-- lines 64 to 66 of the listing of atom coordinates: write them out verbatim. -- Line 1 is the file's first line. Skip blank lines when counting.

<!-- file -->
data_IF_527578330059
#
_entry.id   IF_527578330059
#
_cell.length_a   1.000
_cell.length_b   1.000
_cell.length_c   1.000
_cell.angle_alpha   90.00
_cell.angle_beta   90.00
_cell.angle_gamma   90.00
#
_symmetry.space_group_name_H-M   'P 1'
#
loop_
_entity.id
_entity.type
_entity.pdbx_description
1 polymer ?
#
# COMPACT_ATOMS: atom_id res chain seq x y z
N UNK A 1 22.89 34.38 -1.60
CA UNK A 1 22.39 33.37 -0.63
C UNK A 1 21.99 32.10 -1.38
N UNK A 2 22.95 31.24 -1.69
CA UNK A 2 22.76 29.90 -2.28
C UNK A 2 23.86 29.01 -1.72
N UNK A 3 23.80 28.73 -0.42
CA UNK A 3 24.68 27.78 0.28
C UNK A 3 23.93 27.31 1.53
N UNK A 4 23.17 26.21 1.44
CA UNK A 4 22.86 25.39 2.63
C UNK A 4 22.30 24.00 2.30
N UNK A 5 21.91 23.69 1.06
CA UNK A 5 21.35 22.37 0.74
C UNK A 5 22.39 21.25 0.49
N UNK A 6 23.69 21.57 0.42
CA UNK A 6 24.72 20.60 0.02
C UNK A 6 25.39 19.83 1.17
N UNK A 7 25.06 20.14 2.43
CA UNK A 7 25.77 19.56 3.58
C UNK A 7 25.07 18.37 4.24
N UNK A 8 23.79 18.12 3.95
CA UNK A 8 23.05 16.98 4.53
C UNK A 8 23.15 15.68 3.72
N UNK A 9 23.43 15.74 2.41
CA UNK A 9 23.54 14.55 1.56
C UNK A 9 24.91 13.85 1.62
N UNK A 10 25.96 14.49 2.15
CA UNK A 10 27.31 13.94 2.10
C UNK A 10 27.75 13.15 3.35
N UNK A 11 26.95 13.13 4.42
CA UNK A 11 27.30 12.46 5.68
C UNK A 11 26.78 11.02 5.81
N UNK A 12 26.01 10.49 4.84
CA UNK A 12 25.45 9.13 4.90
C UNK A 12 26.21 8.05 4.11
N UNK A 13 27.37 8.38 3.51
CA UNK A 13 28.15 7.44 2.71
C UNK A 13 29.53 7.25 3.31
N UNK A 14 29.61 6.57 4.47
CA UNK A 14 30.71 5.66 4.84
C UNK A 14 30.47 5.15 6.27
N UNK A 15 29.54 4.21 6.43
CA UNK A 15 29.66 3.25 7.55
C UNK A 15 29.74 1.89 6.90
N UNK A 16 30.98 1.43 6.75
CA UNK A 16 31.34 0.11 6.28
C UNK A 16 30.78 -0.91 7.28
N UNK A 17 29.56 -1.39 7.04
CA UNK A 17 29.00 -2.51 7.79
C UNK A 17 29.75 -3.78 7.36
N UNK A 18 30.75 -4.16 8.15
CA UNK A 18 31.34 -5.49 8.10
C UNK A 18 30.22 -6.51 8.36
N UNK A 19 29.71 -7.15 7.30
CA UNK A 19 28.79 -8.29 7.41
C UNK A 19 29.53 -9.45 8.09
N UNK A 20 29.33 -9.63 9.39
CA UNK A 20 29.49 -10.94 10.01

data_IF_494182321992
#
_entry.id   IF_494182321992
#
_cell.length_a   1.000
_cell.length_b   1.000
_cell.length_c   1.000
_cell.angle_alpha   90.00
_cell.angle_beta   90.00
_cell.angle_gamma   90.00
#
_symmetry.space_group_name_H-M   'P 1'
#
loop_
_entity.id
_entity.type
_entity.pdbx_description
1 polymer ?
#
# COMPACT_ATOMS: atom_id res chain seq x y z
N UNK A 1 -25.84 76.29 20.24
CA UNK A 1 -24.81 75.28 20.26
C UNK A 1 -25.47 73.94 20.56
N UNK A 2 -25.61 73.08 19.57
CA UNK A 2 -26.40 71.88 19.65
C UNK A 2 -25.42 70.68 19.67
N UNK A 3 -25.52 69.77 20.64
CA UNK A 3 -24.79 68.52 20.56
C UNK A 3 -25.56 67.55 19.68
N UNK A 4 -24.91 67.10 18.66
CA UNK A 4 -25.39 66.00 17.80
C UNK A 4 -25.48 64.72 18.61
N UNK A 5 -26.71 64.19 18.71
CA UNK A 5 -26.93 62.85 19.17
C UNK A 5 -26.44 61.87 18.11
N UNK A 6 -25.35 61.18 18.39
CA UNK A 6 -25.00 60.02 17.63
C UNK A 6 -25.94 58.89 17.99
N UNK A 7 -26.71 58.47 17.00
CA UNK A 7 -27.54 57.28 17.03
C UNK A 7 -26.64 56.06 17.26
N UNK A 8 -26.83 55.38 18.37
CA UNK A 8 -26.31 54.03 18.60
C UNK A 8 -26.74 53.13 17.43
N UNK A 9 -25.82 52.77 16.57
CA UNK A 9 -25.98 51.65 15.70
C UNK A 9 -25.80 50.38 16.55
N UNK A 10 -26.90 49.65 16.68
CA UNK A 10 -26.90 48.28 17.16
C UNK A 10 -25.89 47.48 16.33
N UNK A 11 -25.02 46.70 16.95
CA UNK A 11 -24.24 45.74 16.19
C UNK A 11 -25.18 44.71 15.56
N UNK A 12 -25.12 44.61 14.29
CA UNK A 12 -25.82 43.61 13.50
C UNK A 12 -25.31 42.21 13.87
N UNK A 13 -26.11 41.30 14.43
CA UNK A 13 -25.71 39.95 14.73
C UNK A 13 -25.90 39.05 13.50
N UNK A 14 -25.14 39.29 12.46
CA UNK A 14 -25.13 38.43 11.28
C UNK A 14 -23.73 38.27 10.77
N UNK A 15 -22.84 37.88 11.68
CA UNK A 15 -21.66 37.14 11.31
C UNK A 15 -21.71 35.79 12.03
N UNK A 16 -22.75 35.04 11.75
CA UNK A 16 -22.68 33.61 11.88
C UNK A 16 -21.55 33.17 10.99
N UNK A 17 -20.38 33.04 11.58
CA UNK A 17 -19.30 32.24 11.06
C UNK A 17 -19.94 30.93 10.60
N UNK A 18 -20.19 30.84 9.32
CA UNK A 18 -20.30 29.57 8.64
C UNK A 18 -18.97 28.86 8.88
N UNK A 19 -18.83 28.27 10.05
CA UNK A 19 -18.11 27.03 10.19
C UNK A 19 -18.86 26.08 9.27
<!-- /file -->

CA UNK A 15 29.66 3.25 7.55
C UNK A 15 29.74 1.89 6.90
N UNK A 16 30.98 1.43 6.75